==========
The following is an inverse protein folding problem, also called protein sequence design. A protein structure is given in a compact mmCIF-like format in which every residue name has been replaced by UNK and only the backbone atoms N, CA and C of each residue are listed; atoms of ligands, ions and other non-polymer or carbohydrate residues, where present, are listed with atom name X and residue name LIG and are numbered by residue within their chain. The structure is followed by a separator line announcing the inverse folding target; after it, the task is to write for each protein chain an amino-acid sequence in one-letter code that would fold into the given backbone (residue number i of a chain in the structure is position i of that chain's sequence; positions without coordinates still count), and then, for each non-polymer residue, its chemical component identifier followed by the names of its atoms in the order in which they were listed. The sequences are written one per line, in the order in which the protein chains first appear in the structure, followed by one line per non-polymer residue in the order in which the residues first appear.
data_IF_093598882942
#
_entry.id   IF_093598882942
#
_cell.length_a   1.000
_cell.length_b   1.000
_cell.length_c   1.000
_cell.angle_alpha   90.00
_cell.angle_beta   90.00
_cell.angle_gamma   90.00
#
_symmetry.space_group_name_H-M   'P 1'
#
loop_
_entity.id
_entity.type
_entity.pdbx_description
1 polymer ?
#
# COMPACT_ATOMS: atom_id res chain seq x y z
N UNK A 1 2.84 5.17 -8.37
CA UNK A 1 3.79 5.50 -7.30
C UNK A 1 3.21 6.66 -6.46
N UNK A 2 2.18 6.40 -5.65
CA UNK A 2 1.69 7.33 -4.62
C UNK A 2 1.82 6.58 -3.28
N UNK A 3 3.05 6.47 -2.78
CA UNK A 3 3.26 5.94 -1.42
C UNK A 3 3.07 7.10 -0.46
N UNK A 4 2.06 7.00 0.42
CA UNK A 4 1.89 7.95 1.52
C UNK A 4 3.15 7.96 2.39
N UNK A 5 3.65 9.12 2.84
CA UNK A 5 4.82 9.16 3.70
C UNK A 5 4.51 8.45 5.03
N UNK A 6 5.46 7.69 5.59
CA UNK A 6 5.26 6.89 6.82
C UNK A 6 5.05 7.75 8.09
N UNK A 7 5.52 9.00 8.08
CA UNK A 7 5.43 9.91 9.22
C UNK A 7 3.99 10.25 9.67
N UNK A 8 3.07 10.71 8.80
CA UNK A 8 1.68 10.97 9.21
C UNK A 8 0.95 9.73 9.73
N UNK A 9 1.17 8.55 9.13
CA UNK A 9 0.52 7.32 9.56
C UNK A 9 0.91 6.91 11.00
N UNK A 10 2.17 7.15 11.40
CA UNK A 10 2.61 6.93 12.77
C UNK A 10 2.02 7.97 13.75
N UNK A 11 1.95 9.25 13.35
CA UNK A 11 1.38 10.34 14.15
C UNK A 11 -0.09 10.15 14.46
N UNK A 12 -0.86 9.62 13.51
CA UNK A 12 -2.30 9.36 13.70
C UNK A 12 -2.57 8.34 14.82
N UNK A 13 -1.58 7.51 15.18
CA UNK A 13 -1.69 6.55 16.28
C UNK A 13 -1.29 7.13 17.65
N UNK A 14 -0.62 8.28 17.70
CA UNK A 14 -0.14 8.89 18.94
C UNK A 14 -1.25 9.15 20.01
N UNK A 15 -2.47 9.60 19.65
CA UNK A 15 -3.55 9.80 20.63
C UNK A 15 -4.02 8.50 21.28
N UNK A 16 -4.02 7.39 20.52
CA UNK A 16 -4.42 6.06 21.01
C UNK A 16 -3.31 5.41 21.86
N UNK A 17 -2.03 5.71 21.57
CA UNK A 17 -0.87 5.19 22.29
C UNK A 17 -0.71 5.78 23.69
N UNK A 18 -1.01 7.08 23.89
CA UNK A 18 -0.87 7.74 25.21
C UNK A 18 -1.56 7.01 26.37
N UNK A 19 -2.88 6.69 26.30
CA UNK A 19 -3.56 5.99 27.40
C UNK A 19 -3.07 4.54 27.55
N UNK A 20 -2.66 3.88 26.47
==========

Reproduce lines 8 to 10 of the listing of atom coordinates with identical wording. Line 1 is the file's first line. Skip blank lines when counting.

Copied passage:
_cell.length_c   1.000
_cell.angle_alpha   90.00
_cell.angle_beta   90.00